A sickening end to a roller-coaster game. How often will the Timbers give up free headers in and around their six yard box. I like David Horst, but I fear he’s simply not commanding enough to warrant a place in the team.

As for the subs, the Timbers were desperately unlucky in losing a goal as soon as the third change was made, meaning there was no way to push for an equaliser (though we still did have a good chance at the death, to be fair). However, the Wallace ? Songo’o change smacked of a team that was settling for the draw, and when you do that you risk getting sucker-punched spark out.

The Palmer change was understandable. The only other (keep the same system) change available would’ve been to put on Alexander and slot Jewsbury back into RB. It would’ve meant putting Chara into defensive midfield. Maybe that was the call to make. If I’m being honest though, in Wilkinson’s position I make the same change and I’m no great fan of Palmer.

Dike going off wasn’t a shock – he looked tired. Fucito coming on was. I think the idea was that Fucito’s energy would stretch a tired NY defence, but having faced the physical presence of Dike I can’t help but think the Bulls defence heaved a sigh of relief when they saw Fucito coming on.

For me, if you wanted to keep the tempo up, the ideal change would’ve been to bring Mwanga on, but he wasn’t in the 18. Boyd languished.

With the final change Songo’o had faded too (shock) but bringing on Wallace wasn’t the move I’d have made. Fucito could’ve easily gone out left and Boyd up top, or even Alexander on and out left (or Nagbe going there) which would’ve, in my opinion, offered more of an offensive presence. In the end, Wallace Marcelin’ed his closers role.

There were certainly some positives to be taken. There was some tidy attacking play, and with better finishing we’d be looking at a comfortable road win at a ground no team have come to and won this year. The chances the Timbers created were very good. There was a post earlier in the week that ranked various stats in an attempt to “shed some light” on why Spencer was fired, and the differences in the team under Wilkinson but such an “analysis” was flawed in that it didn’t take into account things like the type and quality of chance created – anyone can spank it from 30 yards, some may even have it saved easily by the keeper for that all-important “shot on target” – and finding any great significance in possession is like mining Pauly Shore’s IMDb for Oscar winners – you’re onto a loser before you even start. The over-importance of “possession” is the great lie TV has sold the football-watching public. Just a quick scan revealed that the six matches ending in a win this week, precisely 50% of the winning teams won the “possession battle”. The whole debate about possession is for another time though.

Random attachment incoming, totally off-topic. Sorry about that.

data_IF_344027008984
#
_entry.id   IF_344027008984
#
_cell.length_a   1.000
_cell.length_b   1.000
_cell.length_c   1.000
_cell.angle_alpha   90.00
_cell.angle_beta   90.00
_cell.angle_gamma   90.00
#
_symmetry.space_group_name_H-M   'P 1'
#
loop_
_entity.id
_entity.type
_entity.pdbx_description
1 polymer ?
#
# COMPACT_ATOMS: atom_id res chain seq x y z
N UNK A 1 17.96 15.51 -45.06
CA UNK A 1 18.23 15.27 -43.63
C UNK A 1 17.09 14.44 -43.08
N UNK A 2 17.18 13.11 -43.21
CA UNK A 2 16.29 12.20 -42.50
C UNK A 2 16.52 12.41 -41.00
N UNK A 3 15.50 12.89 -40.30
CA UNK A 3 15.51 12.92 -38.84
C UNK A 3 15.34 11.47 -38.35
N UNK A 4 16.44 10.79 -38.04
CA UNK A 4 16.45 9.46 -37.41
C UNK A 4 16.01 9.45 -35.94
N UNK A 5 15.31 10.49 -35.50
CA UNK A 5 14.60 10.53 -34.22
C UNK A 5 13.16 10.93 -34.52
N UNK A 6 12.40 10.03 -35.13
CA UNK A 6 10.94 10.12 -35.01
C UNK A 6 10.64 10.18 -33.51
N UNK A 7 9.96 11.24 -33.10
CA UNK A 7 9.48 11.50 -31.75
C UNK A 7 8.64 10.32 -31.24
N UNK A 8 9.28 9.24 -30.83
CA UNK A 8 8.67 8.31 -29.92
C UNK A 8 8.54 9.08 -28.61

And hey, maybe Merritt does actually place an inordinate value on such things, in which case the likely start of Palmer next week (Chara is suspended and Kimura likely out) should have him prepping his special plastic underpants in anticipation.

In the end, we didn’t finish our chances well, while we continue to exhibit weakness at the back and it was this that told in the end. The ref’s appalling showing certainly sticks in the craw – would’ve changed the game, etc, so on and so forth – but he wasn’t the reason for the bad defending.

Merritt’s post-match meltdown saw him rail against fans calling for Wilkinson to go. I believe he referred to the #GWOut crowd as “idiots” and “morons” who would “line up to kiss gavin’s ass” when “we win a cup”. The Gettysburg Address, it was not. Oh, and Gavin is “not going anywhere” in case you were wondering if there were consequences to haphazard team building and a terrible track record in trades, so there’s that.

I’ll leave it to others to rake over the coals of Paulson’s trademark twitter trainwreck.

So we end a road series that saw the Timbers score 4 times, and yet earn only a single point. There are some positives to take, but still the Timbers look soft at the back. Next up is a return to Portland, and the visit of Vancouver in a big Cascadia Cup match.

The Whitecaps have lost their last two, without scoring a goal, and are five away games without a win. It’s sure to be an interesting atmosphere, one way or another.

#RCTID

If you can’t support us when we draw or lose, don’t support us when we win.

– Bill Shankley